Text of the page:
In New Mexico, a quitclaim deed can be used to transfer ownership in real estate much like a warranty or other grant deed. The difference is that a quitclaim deed transfers the ownership rights in the property without making any warranties. A grantee who accepts a quitclaim deed is accepting it in a legally "as-is" condition, and has no recourse against defects in the title or marketability of the land based on the document itself.
Quitclaim Deeds Valid
Not all jurisdictions recognize quitclaim deeds as valid forms of real estate conveyance. Section 47-1-30 of New Mexico's Property Law chapter gives full legal effect to a document titled "quitclaim deed." Under the statute, a quitclaim deed will transfer any legal interests owned by the person signing the deed to the recipient -- or grantee -- of the deed.
Government To Use Quitclaim Deeds
To protect itself from property or title disputes, New Mexico's Property Control Division is required to use quitclaim deeds when selling or otherwise disposing of property. Section 15-3B-4(8) of the Administration of Government chapter mandates that when the division transfers real estate, as outlined in its statutory powers, it may only do so by quitclaim deed. Likewise, the Secretary of Parks and Recreation is authorized, under Section 16-2-15, to transfer park land to other state institutions or public bodies using a quitclaim deed.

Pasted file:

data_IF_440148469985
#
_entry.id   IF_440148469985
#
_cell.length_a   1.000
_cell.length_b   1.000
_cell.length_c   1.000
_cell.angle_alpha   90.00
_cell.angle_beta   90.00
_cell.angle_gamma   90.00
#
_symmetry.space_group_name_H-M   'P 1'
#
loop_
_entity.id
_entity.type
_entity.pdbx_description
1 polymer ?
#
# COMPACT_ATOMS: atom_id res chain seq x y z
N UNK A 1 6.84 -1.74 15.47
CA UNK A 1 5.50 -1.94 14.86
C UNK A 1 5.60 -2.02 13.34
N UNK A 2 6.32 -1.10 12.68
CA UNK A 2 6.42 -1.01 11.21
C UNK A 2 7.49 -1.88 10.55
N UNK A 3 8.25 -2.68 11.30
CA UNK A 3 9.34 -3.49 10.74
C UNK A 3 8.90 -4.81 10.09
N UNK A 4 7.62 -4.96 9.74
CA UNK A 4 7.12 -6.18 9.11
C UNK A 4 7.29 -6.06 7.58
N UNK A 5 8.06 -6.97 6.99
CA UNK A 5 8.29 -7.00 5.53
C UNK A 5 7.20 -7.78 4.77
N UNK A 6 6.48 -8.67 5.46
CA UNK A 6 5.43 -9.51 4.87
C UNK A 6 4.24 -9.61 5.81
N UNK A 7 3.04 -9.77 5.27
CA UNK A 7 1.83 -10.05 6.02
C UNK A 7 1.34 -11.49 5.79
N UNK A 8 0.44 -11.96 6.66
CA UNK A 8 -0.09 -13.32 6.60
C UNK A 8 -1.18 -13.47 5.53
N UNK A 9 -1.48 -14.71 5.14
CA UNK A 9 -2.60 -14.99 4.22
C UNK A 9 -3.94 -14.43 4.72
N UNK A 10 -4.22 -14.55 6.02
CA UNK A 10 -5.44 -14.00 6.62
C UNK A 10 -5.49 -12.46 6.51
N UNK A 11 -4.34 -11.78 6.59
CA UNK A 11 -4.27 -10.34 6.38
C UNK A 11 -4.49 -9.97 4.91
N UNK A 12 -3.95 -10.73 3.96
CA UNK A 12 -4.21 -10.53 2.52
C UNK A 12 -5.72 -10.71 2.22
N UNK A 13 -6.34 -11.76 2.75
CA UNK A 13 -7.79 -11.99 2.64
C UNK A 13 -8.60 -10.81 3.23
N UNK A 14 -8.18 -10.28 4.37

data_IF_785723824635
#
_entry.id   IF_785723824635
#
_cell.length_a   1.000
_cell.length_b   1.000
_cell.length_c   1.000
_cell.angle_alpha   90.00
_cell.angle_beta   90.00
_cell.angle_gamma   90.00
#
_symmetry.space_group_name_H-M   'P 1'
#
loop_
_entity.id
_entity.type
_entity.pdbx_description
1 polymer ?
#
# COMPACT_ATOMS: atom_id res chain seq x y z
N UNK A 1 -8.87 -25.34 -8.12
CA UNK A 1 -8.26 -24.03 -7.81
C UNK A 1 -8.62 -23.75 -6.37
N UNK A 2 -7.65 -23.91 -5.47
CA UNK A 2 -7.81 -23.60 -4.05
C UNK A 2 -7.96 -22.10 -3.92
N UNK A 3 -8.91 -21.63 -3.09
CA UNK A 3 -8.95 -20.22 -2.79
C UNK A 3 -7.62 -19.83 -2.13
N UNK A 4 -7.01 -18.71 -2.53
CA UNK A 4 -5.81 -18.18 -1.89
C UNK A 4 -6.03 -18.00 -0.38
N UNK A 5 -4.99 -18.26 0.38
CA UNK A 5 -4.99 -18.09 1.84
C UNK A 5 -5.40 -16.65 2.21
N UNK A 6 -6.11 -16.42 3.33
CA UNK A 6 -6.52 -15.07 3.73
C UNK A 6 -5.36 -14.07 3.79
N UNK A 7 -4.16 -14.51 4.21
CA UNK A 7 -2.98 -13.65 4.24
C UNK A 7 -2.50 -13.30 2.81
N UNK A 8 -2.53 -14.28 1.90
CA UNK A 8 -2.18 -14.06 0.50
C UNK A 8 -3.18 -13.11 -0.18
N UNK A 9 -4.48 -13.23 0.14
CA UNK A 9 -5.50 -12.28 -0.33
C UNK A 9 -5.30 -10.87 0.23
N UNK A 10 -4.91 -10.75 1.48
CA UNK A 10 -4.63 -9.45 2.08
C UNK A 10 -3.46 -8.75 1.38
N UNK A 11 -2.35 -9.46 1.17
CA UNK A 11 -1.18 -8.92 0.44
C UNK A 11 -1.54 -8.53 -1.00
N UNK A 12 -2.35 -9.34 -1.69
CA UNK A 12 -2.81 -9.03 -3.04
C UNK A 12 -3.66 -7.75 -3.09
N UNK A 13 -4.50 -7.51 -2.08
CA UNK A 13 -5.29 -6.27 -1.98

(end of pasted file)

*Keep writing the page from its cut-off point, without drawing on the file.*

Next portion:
Powers of Attorney
If a property owner is unavailable to sign documents transferring his real estate, he may appoint an attorney-in-fact by signing a document called a power of attorney. The attorney-in-fact can then execute documents on the owner's behalf and in the owner's absence. Section 45-5B-205(B) of the New Mexico Uniform Probate Code specifically authorizes an attorney-in-fact to quitclaim real property on behalf of an owner.
Quitclaim Deed Form
Section 47-1-44 of the Property Law chapter lays out the form of several conveyancing documents used in New Mexico, including a quitclaim deed. The document should contain the title "quitclaim deed," a date, and the names of the grantor and grantee. In addition, the property being transferred must be legally described so that it can't be mistaken for other real estate. A notary must witness the grantor's signature on the quitclaim deed and acknowledge the signature.
- Waddell v. Bow Corp., 408 F.2d 772 (10th Cir. 1969).
- N.M. Stat. Ann. § 47-1-30; Quitclaim deeds
- N.M. Stat. Ann. § 15-3B-4; Property control
- N.M. Stat. Ann. § 45-5B-205; Tangible personal property
- N.M. Stat. Ann. § 47-1-44; Conveyancing forms
- HG.org. "Contracts 101—Warranty vs Quitclaim Deeds." Accessed Aug. 12, 2020.
- Realtor.com. "When Do You Need to Get a Quitclaim Deed?' Accessed Aug. 12, 2020.
- DivorceNet. "Interspousal Transfers Versus Quit Claim Deeds." Accessed Aug. 12, 2020.
- California State Board of Equalization. "Property Ownership and Deed Recording," Page 7. Accessed Aug. 13, 2020.
Trent Jonas accepted his first assignment in 1988 from "The Minnesota Daily" and has been writing professionally ever since, primarily as a copywriter. He is an experienced traveler with a background in advertising, entrepreneurship and as an attorney. Jonas has a Bachelor of Arts in English writing from the University of Minnesota and a Juris Doctor from Hamline University.